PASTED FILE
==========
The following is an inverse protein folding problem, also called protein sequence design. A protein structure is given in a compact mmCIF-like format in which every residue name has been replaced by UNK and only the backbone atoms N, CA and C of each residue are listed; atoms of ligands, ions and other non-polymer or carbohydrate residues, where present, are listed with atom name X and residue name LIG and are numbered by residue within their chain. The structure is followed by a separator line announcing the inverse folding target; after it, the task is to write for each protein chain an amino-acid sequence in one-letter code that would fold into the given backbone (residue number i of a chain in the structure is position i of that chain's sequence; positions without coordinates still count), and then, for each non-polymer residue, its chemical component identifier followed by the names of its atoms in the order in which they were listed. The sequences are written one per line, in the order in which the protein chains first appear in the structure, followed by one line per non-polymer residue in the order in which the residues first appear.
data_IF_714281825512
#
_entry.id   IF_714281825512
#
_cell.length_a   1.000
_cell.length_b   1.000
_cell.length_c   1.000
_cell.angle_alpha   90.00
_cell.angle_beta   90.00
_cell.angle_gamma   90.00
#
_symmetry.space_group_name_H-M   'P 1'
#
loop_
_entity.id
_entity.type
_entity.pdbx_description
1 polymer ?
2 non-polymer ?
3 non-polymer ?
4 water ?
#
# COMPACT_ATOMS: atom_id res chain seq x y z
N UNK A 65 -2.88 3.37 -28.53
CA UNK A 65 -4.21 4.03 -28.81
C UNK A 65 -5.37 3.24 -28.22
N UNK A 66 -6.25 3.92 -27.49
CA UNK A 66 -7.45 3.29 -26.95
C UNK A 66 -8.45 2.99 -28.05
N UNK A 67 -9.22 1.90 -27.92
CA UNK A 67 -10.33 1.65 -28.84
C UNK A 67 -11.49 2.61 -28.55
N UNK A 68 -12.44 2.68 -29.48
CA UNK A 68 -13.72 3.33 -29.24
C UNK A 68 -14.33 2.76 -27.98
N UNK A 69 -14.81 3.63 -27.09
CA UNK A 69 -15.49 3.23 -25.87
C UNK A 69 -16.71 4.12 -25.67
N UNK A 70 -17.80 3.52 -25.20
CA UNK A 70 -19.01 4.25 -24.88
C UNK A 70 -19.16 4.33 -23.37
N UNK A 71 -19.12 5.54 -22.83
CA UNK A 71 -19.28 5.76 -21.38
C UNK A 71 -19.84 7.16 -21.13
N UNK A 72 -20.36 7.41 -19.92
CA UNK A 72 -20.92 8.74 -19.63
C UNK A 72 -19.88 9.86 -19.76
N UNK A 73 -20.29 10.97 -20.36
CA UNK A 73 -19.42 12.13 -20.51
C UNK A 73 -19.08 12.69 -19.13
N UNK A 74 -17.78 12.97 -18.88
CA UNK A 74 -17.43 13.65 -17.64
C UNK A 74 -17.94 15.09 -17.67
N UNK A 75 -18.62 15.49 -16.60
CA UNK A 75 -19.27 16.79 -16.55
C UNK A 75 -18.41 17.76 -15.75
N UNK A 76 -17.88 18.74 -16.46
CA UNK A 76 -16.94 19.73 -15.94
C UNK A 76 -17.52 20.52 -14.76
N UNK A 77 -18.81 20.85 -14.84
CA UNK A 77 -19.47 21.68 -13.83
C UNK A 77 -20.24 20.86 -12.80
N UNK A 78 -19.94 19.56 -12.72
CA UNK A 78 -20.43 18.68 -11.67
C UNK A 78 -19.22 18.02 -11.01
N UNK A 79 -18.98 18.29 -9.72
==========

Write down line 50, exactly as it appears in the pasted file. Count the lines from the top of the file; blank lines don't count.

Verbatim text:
CA UNK A 73 -19.42 12.13 -20.51